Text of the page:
Plug valves, also known as cocks, are perhaps the oldest type of valve in use today. They are primarily used for quick shutoff of liquid flow. A plug valve is a type of rotary valve that consists of a tapered or cylindrical plug with a quarter-turn rotary motion for starting or stopping the flow.
Plug valves work similarly to ball valves but have a more compact design. They are primarily used in oil, gas, chemical, and water service. While efficient in stopping or starting the flow of liquids, they are not accurate in regulating it. There are several types and designs of plug valves, including lubricated, non-lubricated, eccentric, and expanding plugs. Lubricated plug valves are the most common in industries that work with hard-to-handle liquids due to their tight shutoff.
What is a lubricated plug valve?
Lubricated plug valves use a lubricant (base oil and viscosity improver), injected into the valve under pressure to reduce friction and to provide a seal between the valve’s seating surfaces. Lubricated plug valves are high maintenance as they need to be lubricated regularly. They are therefore recommended for applications with infrequent operations. While the plug is mostly cylindrical, they are also available in conical shapes.
Unlike ball valves or non-lubricated plug valves, Lubricated plug valves are designed with grooves in the plug that retain a lubricant. When in use, the lubricant prevents sticking and provides a hydraulic force that helps lift the plug and reduce the effort required for rotary operation. Additionally, the lubricant provides the seal between the seating surfaces of the valve body and plug so that a tight shutoff can be achieved.
Lubricated plug valve and its working principles
Lubricated plug valves feature a cavity that runs through the centre of the plug and down its axis. The cavity is sealed at the bottom with a sealant injection fitting installed at the helm. These valves use sealants or lubricants to ease their operation in various operations. The lubricant or sealant is injected into the cavity with a check valve usually fitted just below the injection fitting to stop the lubricant from flowing backward.
The valve’s lubricant flows through the radial openings and into grooves on the surface of the plug’s seat. The type of sealant used is determined by the nature of the fluid medium flowing through the pipeline. The correct sealant must be selected and used for the flow medium and operating conditions. When selecting the lubricant, you should exercise caution as the flow medium could easily dissolve or degrade it.
Selecting the wrong lubricant could contaminate the flow medium or cause structural damage to the seal and cause leakage. Moreover, the sealant should not change the medium’s properties or be denatured by the temperature of the flow medium.
Installation guidelines for lubricated plug valves
Before installing your lubricated plug valve, make sure that the characteristics of the valve match those agreed in the specifications. Also, ensure that you properly check the valve for identification purposes. This information is found in the nameplate instructions and name tag stickers on the product casing. If any information is unavailable, immediately contact the manufacturer or the seller.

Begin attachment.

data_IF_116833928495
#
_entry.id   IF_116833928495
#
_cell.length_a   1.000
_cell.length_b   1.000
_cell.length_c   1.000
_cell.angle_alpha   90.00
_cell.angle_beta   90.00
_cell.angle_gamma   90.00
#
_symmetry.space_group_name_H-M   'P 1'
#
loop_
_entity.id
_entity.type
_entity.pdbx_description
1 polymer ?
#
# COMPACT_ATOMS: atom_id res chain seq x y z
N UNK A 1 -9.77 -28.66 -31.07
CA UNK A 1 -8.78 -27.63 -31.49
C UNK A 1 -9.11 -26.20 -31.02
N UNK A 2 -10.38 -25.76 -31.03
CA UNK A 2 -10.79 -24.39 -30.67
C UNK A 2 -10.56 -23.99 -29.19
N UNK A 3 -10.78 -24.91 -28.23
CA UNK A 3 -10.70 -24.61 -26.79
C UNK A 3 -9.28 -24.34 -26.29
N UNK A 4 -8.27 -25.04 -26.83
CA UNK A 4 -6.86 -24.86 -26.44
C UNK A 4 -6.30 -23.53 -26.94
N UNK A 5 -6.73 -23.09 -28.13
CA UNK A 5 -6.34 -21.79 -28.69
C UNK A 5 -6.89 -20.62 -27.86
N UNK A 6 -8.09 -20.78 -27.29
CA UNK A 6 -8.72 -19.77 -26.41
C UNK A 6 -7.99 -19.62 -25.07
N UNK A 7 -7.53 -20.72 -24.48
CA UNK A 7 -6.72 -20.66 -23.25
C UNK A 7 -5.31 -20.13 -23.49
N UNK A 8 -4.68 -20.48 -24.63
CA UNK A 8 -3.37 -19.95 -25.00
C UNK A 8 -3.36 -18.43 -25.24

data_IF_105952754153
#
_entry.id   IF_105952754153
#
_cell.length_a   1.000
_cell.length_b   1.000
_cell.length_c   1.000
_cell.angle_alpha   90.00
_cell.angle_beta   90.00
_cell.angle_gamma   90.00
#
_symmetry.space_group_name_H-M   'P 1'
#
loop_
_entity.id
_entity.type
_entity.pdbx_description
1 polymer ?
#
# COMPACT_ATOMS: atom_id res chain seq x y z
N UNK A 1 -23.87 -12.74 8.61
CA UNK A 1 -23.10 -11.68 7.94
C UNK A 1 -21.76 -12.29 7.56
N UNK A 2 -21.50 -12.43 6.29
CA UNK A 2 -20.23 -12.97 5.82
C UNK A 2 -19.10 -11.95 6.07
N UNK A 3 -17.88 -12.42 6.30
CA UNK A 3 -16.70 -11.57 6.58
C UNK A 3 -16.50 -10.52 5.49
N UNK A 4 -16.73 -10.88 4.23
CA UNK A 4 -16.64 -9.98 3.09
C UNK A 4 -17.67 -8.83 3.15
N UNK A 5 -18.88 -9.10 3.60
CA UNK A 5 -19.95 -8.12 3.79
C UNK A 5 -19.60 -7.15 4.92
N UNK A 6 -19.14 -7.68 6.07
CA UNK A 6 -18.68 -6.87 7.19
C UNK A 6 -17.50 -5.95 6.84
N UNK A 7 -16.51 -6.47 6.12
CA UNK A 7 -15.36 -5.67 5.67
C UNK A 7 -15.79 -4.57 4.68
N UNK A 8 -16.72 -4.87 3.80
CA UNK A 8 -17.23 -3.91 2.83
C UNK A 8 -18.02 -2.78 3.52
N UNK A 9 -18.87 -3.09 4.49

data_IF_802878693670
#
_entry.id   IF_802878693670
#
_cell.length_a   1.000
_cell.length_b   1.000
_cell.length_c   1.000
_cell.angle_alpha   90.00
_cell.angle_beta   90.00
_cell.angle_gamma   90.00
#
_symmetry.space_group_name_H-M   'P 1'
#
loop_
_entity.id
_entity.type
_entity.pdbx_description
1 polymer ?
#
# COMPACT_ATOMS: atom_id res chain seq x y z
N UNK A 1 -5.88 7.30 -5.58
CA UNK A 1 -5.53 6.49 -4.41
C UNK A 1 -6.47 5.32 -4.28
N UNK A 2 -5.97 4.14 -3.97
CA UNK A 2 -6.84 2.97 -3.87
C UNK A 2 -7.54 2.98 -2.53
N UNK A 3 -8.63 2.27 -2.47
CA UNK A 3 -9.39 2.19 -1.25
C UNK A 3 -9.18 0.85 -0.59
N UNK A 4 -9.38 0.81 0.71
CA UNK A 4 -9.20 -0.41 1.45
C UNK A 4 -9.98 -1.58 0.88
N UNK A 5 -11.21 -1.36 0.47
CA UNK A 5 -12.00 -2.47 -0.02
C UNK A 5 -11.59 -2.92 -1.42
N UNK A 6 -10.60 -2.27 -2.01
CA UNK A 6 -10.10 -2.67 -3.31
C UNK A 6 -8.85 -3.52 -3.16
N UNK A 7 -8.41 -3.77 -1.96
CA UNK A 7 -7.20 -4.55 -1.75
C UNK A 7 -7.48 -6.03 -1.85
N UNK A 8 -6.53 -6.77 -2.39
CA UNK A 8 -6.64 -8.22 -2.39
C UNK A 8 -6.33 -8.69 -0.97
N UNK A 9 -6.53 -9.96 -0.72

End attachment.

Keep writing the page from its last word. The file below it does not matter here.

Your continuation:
- You should not remove all wrapping until you are ready to install the valve. If the valve’s protective end caps have been removed for inspection, replace them as soon as the examination is complete. Make sure they are stored far from dust and that they are cleaned and tested before installation begins.
- Remove the valve from its storage and inspect it for any damage that might have occurred during transportation or storage.
- Remove the end protectors of the valve before installing it and check whether the serrations on its flange face are clean and undamaged. If necessary, clean the valve of any debris and scaling. If left in the valve, these elements can damage the valve’s seal and cause leakages when in use.
- Depending on your pipeline’s routing, lubricated plug valves can be mounted horizontally or vertically. Nevertheless, installing the valve with its operator underneath is not recommended because its design does not allow for water and sediment runoff.
- Ensure your pipeline is firmly supported to reduce vibrations and stress in the valve. Ensure that the vibrations do not stress the valve even during tightening. Excessive tightening can easily cause damage to the valve’s end flanges.
Difference between lubricated and non-lubricated plug valves
The main difference between lubricated and non-lubricated plug valves is that the former uses a lubricating system to continually restore the valve seat and extend the life span of the valve seats. Non-lubricated plug valves feature non-metallic thermoplastic or elastomeric liners to reduce friction between the valve’s body and the plug.
Both lubricated and non-lubricated plug valves can provide a bubble-tight liquid shutoff. While they are less efficient in stopping or starting the flow of the medium, non-lubricated plug valves require less maintenance. However, you can’t use them in high-temperature applications due to their non-metallic seats.
Choosing the best valve
Do you need help choosing the best plug valves for your system? Installing or replacing a plug valve in your system is critical to the efficiency of your processes. Before moving forward, you need to know the different types and styles of plugs you need. If you want to install a lubricated plug valve in your system, it is essential to strictly follow the installation guideline and observe all the cautions as indicated in the manual.
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